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Removing Photos from iPhoto

Despite iPhoto's long history, many people continue to be confused about exactly what happens when you delete a photo. There are three possibilities.

If you delete a photo from an album, book, card, calendar, or saved slideshow, the photo is merely removed from that item and remains generally available in your iPhoto library.

If, however, you delete a photo while in Events or Photos view, that act moves the photo to iPhoto's Trash. It's still available, but...

If you then empty iPhoto's Trash, all photos in it will be deleted from the iPhoto library and from your hard disk.

Visit iPhoto '08: Visual QuickStart Guide

 
 

Take Control of OS X Server, Chapter 7: Collaboration Services

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This article is a pre-release chapter in the upcoming “Take Control of OS X Server,” by Charles Edge, scheduled for public release later in 2014. Apart from Chapter 1: Introducing OS X Server, and Chapter 2: Choosing Server Hardware, these chapters are available only to TidBITS members; see “Take Control of OS X Server” Streaming in TidBITS for details.


Collaboration Services

Many of the services provided by OS X Server enable collaboration of one sort or another, but for the purposes of this chapter, I want to focus on three types of collaboration: contact sharing, calendar sharing, and instant messaging, which map to the Contacts, Calendar, and Messages services in OS X Server.

Note: Mail is often lumped in with the rest of the collaboration services, and may be necessary if you want the Calendar service to send email invitations, but given the complex nature of managing mail, I don’t delve into those details until Chapter 8, Mail Services.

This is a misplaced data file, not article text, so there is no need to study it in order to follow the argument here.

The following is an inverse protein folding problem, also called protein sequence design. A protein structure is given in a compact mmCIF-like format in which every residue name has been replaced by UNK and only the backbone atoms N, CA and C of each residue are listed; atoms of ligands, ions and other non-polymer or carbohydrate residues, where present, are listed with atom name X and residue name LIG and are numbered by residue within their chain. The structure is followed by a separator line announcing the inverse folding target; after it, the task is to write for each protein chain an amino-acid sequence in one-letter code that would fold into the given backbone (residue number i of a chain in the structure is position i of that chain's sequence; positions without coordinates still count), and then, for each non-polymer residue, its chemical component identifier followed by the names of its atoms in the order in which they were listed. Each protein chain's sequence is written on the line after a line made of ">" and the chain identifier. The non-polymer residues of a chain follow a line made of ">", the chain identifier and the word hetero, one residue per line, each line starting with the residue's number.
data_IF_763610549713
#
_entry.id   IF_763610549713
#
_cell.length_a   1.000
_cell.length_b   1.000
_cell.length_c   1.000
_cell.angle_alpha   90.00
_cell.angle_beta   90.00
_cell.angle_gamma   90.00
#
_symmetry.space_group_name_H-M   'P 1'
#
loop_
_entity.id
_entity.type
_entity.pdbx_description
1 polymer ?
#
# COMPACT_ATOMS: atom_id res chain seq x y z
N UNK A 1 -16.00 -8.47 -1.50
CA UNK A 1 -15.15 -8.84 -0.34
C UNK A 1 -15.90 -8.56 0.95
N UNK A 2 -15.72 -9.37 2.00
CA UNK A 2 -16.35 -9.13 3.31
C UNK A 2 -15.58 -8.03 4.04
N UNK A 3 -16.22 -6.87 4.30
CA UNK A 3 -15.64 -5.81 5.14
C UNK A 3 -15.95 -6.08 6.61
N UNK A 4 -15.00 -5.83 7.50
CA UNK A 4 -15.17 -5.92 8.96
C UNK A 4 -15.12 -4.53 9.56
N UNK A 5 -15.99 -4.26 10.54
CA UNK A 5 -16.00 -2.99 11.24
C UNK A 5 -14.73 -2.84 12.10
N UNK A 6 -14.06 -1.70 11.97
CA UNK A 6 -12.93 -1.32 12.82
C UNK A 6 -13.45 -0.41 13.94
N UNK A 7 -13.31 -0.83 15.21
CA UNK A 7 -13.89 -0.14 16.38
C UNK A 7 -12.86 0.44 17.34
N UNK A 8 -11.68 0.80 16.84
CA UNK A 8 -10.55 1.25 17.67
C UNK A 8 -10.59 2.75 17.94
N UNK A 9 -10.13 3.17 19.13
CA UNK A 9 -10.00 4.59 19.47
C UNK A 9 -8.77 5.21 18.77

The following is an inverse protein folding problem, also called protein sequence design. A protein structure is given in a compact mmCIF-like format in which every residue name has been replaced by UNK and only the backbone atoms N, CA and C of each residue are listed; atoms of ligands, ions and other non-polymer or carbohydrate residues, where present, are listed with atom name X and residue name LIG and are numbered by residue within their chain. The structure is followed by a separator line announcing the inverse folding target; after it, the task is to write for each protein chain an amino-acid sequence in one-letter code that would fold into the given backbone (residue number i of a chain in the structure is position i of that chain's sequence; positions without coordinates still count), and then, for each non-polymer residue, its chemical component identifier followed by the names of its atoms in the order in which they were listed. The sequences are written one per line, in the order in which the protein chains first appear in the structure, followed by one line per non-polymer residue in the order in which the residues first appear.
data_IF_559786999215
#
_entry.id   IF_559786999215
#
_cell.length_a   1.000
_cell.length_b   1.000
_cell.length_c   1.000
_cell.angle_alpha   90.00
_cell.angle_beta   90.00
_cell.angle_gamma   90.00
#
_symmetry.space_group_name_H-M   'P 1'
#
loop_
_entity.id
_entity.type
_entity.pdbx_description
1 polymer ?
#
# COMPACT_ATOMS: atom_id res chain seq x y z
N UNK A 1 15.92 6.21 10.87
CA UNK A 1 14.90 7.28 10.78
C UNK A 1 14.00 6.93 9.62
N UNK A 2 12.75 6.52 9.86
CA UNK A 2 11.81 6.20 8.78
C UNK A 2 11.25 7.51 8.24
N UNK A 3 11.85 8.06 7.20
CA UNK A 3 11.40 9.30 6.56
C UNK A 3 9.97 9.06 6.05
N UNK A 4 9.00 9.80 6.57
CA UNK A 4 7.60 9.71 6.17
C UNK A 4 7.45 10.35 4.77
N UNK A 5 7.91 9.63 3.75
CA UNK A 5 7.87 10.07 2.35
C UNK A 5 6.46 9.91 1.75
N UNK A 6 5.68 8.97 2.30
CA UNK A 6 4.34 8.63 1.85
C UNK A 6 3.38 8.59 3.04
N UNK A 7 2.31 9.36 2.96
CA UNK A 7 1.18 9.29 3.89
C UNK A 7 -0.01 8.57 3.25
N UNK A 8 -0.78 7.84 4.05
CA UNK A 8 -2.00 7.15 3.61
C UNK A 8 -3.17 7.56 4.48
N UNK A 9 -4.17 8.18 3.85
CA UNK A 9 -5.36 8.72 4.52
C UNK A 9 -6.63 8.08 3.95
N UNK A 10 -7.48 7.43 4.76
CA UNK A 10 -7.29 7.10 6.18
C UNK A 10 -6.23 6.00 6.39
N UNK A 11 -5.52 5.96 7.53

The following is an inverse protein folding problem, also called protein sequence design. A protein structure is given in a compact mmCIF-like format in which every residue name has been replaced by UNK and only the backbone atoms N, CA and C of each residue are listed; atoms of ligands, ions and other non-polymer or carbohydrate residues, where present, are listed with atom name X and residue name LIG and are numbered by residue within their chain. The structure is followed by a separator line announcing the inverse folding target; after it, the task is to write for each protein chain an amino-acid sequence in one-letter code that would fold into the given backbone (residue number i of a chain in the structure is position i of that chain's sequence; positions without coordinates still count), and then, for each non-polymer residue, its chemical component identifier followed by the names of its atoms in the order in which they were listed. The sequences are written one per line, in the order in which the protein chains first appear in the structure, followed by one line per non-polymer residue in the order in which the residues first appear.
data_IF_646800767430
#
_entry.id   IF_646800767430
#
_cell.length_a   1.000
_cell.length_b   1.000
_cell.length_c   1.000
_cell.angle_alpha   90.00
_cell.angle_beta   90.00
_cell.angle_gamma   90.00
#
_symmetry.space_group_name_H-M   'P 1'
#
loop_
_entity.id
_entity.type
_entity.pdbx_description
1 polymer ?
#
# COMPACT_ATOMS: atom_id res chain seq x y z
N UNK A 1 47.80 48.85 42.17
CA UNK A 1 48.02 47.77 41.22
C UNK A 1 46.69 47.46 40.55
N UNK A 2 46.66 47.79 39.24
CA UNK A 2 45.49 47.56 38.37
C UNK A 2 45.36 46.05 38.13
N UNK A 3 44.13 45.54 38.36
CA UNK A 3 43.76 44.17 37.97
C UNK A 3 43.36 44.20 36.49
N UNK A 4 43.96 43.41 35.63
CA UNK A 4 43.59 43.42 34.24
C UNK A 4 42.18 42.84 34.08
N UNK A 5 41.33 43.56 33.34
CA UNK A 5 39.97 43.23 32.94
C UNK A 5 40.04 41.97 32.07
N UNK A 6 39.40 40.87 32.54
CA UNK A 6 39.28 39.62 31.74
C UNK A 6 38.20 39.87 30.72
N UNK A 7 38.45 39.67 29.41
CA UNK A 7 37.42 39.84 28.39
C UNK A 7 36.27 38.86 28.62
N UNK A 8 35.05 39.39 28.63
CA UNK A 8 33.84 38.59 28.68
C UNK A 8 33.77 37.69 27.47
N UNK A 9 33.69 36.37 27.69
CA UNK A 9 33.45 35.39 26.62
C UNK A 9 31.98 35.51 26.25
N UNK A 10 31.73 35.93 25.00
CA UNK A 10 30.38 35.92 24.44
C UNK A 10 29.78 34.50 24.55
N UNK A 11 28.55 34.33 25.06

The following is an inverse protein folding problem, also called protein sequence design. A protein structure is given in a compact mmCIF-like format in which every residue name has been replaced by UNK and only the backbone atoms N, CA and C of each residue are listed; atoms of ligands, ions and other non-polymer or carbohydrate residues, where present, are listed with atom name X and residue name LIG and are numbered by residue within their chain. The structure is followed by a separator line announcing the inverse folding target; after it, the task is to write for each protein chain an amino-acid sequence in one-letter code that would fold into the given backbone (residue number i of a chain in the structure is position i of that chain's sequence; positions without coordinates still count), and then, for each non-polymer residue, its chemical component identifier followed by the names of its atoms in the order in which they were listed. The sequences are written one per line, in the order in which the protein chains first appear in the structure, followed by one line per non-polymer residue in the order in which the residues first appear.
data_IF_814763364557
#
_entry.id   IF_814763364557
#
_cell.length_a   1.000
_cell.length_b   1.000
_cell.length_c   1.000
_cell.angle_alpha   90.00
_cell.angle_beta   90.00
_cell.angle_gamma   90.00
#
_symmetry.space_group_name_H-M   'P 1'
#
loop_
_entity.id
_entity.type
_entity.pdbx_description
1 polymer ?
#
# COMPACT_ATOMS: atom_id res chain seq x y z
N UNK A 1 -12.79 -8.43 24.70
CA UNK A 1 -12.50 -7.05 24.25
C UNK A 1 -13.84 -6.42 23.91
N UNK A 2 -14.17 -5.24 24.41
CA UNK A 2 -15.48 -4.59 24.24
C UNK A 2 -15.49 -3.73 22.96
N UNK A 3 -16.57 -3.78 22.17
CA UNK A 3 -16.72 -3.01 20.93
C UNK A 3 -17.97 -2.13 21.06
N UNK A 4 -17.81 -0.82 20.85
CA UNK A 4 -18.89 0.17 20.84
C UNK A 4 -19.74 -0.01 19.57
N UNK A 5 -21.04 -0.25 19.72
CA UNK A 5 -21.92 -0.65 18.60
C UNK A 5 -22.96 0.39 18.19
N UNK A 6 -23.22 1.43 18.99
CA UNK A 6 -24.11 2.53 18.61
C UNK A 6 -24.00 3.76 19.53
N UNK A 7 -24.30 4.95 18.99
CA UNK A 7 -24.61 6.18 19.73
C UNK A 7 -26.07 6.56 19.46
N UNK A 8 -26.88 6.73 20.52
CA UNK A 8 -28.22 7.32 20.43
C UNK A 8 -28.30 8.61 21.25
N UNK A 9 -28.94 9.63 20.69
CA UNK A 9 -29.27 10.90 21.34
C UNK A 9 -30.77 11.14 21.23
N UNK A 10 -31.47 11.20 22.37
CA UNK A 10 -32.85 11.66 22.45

Before you wade into turning on these services, think about why you’re doing so, since contact sharing can in many cases be done more simply with a secondary iCloud account, you can more easily share calendars via iCloud (or Google Calendar), and Apple’s iMessage service is generally the easiest way to trade instant messages back and forth. If you’re setting up OS X Server for your family, Contacts, Calendar, and Messages may be overkill.

The rest of this 5,427-word article is currently restricted to paid TidBITS members. If you’d like to support our work and become a paid member, it's an easy process and we'll throw in some additional perks.

If you are a paid TidBITS member, you can read the rest of this article by logging into your account. Clicking My Account > Login at the left. Contact us if you have problems.

 

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